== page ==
Brain cells may age faster in cocaine addicts

Brain cells may age faster in cocaine addicts

A new study finds evidence from the DNA methylome that the biological age – different from the chronological age – of Brodmann area 9 cells of the prefrontal cortex may be higher in people with disorders related to cocaine use. This suggests that cocaine abuse causes these cells to age faster according to the “epigenetic clock.” The authors also find methylation differences in 20 genes, primarily involved in regulating neuron activity and connectivity. This post-mortem study is one of the first to directly examine brain cell methylome in human subjects with cocaine use disorder, rather than in rodents.

Scientists tend to think of drug addiction as a disease of the brain. When we enjoy sex, food, music, or entertainment, regions of our brain in the reward pathway are flooded with pleasure-inducing dopamine. Drugs like cocaine copy this effect, except up to ten times more strongly. However, healthy brains aren’t at the mercy of such dopamine surges: there, the prefrontal cortex is weighing options and can decide to forego pleasurable activities when it’s not the time or place. In contrast, such “inhibitory control” is impaired in the addicted brain, making it difficult to resist. But what are the biochemical changes in the prefrontal cortex that cause this deficiency?

Today, German and Canadian scientists have shown in Frontiers in Psychiatry that in humans, cocaine use disorder (CUD) leads to changes in the ‘methylome’ of a subregion of the prefrontal cortex, Brodmann’s area 9, thought to be important for self-awareness and control inhibitor. Typically, a higher degree of DNA methylation leads to “down dialing” of neighboring genes.

“As DNA methylation is an important regulatory mechanism for gene expression, the identified alterations in DNA methylation could contribute to functional changes in the human brain and thus to behavioral aspects associated with addiction. “said first author Eric Poisel, a doctoral student at the Central Institute for Mental Health in Mannheim, Germany.

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Because the study of brain methylome is invasive, the study was performed on the cryopreserved brains of 42 deceased male donors, half of whom had had CUD while the other half had not. This is important because most previous studies in this area have been done on rat brains.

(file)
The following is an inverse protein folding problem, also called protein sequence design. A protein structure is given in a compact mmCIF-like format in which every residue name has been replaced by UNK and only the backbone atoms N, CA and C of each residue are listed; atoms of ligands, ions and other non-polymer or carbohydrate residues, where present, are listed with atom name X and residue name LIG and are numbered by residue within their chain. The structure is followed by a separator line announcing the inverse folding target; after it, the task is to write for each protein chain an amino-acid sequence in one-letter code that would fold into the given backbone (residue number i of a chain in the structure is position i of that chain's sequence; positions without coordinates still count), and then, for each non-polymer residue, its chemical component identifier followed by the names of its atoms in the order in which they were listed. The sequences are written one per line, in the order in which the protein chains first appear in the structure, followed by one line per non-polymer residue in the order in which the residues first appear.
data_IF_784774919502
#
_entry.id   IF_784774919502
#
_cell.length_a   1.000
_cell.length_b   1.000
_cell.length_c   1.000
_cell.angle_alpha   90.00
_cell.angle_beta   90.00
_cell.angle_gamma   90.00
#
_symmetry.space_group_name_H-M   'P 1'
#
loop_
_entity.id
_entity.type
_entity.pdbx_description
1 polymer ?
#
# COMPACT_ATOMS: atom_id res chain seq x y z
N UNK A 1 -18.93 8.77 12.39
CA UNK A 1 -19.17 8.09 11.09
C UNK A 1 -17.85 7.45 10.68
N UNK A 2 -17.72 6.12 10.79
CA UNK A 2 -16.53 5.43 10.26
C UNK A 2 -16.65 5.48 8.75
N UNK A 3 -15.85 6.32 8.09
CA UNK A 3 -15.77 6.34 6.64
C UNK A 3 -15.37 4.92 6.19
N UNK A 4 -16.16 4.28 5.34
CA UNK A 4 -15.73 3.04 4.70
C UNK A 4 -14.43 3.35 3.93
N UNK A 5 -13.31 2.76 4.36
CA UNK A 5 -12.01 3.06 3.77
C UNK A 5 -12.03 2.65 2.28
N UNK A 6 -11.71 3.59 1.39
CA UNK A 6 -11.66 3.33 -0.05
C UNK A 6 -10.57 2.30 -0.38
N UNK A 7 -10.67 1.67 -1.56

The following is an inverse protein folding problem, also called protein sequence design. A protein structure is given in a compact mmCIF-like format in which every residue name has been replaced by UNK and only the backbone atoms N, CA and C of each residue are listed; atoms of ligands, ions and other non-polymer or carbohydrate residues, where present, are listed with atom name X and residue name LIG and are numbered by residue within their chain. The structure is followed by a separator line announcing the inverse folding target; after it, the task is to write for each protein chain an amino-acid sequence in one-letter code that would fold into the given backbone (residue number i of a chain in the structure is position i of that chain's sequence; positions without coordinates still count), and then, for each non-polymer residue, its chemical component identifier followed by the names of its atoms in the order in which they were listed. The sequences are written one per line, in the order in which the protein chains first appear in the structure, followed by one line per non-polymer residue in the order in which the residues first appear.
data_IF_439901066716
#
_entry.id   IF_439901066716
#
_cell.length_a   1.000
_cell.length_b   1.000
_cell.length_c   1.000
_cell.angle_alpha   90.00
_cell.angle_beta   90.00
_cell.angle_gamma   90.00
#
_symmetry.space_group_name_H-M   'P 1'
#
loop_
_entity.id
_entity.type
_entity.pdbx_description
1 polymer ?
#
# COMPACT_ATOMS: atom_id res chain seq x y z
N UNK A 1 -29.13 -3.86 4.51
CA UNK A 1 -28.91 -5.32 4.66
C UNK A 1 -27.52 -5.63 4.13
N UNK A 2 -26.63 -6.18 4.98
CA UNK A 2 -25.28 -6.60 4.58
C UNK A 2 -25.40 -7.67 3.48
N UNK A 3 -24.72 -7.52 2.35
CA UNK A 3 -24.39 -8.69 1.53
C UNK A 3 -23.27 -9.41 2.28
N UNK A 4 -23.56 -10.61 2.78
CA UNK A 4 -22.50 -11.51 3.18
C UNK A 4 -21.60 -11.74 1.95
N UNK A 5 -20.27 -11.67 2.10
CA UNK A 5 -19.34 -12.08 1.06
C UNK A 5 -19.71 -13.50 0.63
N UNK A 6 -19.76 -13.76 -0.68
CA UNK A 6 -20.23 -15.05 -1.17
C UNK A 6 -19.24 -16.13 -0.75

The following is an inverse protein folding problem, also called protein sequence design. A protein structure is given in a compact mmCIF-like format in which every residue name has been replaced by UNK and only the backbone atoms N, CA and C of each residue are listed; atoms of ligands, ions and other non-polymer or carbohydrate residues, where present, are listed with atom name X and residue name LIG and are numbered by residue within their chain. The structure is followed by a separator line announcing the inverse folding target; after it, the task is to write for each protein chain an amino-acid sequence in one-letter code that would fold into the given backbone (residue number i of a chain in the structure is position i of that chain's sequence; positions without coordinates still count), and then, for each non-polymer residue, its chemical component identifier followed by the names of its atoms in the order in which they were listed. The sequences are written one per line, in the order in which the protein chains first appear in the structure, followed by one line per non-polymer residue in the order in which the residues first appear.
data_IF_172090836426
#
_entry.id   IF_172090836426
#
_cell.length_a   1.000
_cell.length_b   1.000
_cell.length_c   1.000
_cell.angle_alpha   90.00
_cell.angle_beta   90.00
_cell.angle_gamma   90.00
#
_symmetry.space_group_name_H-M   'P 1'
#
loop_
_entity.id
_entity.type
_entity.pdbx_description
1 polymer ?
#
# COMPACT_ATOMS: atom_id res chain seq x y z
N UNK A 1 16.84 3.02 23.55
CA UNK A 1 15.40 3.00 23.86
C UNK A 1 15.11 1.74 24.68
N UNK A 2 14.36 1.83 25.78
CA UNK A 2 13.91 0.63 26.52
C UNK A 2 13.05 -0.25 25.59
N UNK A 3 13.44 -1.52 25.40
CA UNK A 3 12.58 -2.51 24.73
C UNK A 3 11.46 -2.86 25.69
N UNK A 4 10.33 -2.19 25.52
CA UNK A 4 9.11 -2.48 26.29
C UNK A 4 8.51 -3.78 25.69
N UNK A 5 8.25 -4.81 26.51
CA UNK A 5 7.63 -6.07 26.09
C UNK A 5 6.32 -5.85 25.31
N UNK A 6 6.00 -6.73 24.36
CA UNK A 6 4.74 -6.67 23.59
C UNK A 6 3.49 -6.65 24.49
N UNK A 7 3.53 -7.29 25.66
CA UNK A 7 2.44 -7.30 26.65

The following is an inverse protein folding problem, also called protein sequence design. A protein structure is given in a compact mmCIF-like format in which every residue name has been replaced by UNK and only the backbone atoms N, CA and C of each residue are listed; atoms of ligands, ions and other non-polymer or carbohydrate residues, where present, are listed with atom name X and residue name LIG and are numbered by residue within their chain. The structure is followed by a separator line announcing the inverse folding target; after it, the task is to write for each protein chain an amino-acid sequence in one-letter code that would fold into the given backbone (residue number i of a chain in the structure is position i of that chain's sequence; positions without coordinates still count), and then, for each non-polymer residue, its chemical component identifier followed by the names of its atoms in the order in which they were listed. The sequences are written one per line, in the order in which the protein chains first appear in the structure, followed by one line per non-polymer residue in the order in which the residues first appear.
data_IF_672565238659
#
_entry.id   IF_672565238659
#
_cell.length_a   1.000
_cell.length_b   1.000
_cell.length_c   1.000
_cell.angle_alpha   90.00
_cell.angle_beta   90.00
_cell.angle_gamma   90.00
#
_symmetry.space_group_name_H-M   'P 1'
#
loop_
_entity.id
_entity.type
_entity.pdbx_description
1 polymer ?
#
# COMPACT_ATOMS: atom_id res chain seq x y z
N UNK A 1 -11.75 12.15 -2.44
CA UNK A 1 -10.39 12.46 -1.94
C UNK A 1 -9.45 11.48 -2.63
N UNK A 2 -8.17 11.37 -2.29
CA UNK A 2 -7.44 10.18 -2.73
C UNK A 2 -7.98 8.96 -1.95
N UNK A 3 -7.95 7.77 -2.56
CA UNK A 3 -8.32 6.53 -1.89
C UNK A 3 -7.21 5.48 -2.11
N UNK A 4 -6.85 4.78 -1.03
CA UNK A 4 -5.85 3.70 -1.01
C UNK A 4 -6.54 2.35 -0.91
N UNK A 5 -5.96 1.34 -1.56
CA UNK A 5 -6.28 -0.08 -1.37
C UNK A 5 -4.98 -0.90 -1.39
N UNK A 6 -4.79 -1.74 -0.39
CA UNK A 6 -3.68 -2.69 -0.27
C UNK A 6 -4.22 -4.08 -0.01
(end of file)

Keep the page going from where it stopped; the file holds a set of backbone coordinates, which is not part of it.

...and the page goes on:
Brain cells may age faster in cocaine addicts

Researchers found evidence that Brodmann area 9 cells appear biologically ‘older’ in people with CUD, suggesting that these cells age faster than in people without substance use disorders . Here they used DNA methylation patterns as a measure of the biological age of cells in Brodmann’s area 9. The biological age of cells, tissues, and organs can be greater or less than their chronological age, depending on diet, lifestyle, and exposure. disease or harmful environmental factors. Scientists can thus estimate biological age from methylome data with established mathematical algorithms.

“We detected a trend towards stronger biological aging of the brain in people with cocaine use disorder compared to people without cocaine use disorder. This could be caused by pathological processes related to cocaine in the brain, such as inflammation or cell death,” said lead author Dr. Stephanie Witt, a researcher at the same institute.

“As biological age estimation is a very new concept in addiction research and is influenced by many factors, further studies are needed to investigate this phenomenon, with larger sample sizes than was possible. here.”

Poisel and his colleagues also looked at differences in the degree of methylation at 654,448 sites in the human genome and looked for associations with the presence or absence of CUD in each donor’s life. They corrected for differences in donor age, time since death, brain pH, and other illnesses such as depressive disorder and alcohol use disorder.

They found 17 genomic regions that were more methylated in donors with CUD than in donors without CUD, and three regions that were less methylated in donors with CUD than in donors without CUD.

“We were surprised that in our network analysis, changes in DNA methylation were particularly important among genes that regulate neuron activity and connectivity between them. Interestingly, differential DNA methylation was linked to several transcription factors and proteins with DNA-binding domains, implying direct effects of these DNA methylation changes on gene expression. . This needs to be followed up in further studies,” Poisel said.

“Furthermore, it was fascinating that among the genes that showed the greatest changes in DNA methylation levels in our study, two genes were previously reported to regulate behavioral aspects of cocaine use in rodent experiments,” Witt said.

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